It seems that for the past couple of years, the Minnesota Timberwolves have been the team of the future. Yes, people have been excited about the Los Angeles Lakers and Philadelphia 76’ers. However, these teams are largely viewed as second class compared to this young and athletic Minnesota core. They seem to have everything needed to be a great team; a dynamic point guard in Zach LaVine; a dominant wing scorer in Andrew Wiggins; a top ten big-man in the league in Karl-Anthony Towns. Add on a couple of nice, young complimentary players such as Gorgui Dieng and Shabazz Muhammad and one would think that they have a very good young core. In a top heavy western conference, this squad should be a playoff. Yet they have failed to reach the lofty heights that most media and fans have set for them. We know that they are close, but what could they do in this offseason to take that next step?
Minnesota Timberwolves Off-season Outlook
While it is evident that there is a lot of talent on this team, one department where they struggle is shooting the three. Only three players shoot above the league average of 35.7%, Brandon Rush, Zach LaVine and Andrew Wiggins. While LaVine and Rush are excellent shooters, Wiggins is streaky at best and cannot rely on that part of his shot yet. General Manage Scott Layden will have his work cut out for him as Rush is a free agent and LaVine will be coming off of ACL surgery. When you have two point guards, Kris Dunn and Ricky Rubio, who cannot shoot and a dominant post player like Karl Anthony-Towns, it is imperative to surround them with shooting.
This young core also has very little depth when it comes to the frontcourt. The only big men that they really deploy are in their starting rotation; Karl Anthony-Towns and Gorgui Dieng. They then have two players in the shape of Shabazz Muhammad and Nemanja Bjelica who are both closer to small forwards than power forwards. Muhammad is an exceptional athlete but is only 6’6, while Bjelica lacks the strength and rebounding to play against other team’s power forwards. It is imperative that they add more players to their front court.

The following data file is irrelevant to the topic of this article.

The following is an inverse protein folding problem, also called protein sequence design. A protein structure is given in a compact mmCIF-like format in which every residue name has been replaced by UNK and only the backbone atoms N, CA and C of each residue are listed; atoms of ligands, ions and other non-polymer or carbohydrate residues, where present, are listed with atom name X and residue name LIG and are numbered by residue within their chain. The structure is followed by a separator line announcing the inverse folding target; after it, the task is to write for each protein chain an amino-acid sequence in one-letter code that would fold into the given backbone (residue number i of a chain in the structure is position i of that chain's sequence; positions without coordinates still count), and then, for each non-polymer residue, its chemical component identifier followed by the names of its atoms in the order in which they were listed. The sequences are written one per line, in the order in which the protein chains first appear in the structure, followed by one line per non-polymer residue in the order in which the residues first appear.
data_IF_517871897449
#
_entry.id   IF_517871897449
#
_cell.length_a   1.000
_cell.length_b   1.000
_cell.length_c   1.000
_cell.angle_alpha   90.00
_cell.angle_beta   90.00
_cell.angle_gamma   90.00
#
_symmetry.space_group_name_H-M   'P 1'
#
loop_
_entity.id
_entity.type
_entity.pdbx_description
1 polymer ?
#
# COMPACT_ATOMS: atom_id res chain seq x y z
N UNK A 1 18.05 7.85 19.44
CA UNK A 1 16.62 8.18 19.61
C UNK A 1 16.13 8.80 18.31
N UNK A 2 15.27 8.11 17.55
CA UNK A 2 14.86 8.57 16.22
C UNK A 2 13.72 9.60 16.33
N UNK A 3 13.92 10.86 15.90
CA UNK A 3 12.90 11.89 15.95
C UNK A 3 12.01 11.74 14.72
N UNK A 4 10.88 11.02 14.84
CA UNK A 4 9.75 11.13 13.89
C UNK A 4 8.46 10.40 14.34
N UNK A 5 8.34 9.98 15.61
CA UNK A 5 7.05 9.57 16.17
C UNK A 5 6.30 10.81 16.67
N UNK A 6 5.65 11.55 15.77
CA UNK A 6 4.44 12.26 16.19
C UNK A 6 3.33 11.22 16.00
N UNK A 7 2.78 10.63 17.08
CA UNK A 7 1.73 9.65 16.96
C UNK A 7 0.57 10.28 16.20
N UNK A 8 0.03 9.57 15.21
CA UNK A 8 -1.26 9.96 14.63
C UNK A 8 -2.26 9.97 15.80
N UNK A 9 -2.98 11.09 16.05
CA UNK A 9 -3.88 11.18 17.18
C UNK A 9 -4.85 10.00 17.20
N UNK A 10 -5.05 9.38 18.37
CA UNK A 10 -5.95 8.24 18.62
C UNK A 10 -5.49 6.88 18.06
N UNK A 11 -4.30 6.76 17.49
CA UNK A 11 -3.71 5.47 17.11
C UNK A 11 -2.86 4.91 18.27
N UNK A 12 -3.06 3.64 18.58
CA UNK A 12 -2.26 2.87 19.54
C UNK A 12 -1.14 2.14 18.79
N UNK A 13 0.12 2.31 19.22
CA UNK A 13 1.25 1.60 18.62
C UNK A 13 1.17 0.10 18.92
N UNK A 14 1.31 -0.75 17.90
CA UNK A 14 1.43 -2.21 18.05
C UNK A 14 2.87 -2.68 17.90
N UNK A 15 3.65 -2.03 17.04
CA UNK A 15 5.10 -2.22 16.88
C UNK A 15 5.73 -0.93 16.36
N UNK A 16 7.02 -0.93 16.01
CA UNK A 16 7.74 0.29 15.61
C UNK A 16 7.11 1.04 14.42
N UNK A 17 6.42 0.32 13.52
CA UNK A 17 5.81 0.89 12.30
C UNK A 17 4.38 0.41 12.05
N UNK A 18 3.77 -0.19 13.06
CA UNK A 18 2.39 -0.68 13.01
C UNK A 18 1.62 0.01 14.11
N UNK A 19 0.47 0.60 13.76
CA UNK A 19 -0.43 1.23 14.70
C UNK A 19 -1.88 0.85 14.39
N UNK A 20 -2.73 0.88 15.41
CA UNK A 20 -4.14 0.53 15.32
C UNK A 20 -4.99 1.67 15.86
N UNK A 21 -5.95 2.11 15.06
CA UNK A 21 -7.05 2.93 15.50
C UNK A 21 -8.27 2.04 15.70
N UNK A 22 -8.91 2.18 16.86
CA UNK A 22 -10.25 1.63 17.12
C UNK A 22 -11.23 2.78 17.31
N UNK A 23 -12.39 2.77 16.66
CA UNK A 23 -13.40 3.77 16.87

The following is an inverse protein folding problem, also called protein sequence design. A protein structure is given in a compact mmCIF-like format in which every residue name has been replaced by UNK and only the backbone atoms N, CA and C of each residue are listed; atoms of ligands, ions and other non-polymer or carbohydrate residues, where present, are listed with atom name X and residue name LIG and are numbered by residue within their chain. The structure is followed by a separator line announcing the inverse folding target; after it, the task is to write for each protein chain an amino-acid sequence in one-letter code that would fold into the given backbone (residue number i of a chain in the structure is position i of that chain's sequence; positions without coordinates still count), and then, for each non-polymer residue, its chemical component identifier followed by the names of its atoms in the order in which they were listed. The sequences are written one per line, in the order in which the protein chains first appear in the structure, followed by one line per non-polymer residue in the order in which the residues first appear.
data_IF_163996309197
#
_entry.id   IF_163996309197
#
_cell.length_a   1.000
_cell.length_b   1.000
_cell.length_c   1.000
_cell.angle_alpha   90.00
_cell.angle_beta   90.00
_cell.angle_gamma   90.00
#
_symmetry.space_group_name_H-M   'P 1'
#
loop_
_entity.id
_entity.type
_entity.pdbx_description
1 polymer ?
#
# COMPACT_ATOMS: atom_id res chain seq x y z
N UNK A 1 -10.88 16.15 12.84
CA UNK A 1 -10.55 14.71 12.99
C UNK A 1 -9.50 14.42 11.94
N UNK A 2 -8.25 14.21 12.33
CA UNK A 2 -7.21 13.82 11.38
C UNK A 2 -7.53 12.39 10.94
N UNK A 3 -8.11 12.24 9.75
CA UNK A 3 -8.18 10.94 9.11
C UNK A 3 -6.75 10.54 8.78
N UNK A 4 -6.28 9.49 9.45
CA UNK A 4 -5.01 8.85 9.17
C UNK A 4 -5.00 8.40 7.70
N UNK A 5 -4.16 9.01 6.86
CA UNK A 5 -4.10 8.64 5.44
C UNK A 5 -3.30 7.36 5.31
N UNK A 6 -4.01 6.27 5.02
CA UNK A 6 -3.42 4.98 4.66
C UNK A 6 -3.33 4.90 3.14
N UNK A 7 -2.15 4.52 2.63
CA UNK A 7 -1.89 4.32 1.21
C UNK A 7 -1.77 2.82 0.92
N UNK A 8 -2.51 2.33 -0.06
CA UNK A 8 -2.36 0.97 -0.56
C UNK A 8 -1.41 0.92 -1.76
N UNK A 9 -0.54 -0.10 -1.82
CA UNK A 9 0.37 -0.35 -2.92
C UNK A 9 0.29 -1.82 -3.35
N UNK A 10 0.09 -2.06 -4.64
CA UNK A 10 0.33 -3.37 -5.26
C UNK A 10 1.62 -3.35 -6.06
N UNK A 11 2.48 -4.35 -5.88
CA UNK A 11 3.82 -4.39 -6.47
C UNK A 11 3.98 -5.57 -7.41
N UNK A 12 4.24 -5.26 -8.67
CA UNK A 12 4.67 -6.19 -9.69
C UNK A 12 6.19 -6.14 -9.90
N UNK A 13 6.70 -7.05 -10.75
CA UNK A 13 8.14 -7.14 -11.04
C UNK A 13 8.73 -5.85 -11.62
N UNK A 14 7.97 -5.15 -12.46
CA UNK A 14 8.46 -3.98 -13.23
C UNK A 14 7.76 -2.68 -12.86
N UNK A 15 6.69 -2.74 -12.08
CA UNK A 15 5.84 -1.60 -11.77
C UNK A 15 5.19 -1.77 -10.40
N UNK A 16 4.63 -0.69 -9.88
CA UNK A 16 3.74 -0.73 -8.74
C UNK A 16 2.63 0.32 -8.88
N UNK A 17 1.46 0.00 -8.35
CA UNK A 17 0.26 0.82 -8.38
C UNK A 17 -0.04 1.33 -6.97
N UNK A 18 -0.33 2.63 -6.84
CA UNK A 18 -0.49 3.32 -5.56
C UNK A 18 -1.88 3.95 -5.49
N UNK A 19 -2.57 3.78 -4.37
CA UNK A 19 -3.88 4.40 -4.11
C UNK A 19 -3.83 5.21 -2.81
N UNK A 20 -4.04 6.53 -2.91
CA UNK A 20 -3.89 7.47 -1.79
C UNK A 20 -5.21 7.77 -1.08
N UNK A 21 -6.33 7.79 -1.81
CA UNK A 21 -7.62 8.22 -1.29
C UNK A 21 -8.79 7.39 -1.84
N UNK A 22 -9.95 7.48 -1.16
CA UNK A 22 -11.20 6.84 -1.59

The Timberwolves will most likely have a top ten pick as well as the possibility of getting New Orleans’ second round pick. This is provided that the pick falls in between the 31st and 55th selection. The best option for Minnesota would be to draft 7-foot power forward/center Lauri Markkanen from the University of Arizona. The 19-year-old native of Finland had a terrific freshman season for Arizona, averaging 15.6 points per game along with 7.2 rebounds. What should be really exciting for Timberwolves fans is that he shot 43% from three on 4.5 attempts per game.
Drafting Markkanen would help in two categories, one he is a big body capable of playing beside both Towns and Dieng, and that he is an elite three-point shooter. Drafting Markkanen would be killing two birds with one stone. If they do end up with a second round pick, a three-and-D player would be a good selection. A player in the mould of Andrew White, the sharp-shooter from Syracuse or Jaron Blossomgame, the defensive stopper from Clemson. Blossomgame has the potential to turn into a P.J. Tucker on the Raptors, while White is arguably the best shooter in the draft.
As far as free-agency goes, there are a plethora of really strong role players that could become available for decent contracts this summer. Minnesota does not need a Blake Griffin; they have their stars of tomorrow. What they need is a veteran presence who does the little things like talking on defence and making the extra pass on offence. Their current crop of veterans consist of Jordan Hill, who has only appeared in seven games.
A few names come to mind when thinking of possible free-agents. The most prominent are Kelly Olynyk of Boston, Patrick Patterson or P.J. Tucker of Toronto or Bojan Bogdanovic of Washington. Kelly Olynyk is an excellent three-point shooter and a very good passer for his position. While he is not an elite athlete, he is an outstanding help defender, which is something that the entire Timberwolves team struggles to do. Patterson and Tucker are the most versatile defenders Minnesota could hope for as both players are capable of guarding up to four positions. Bogdanovic is the best scorer of the lot, averaging 13 points per game on nearly 39% from three. He would be the perfect floor spacer and secondary scorer for Minnesota.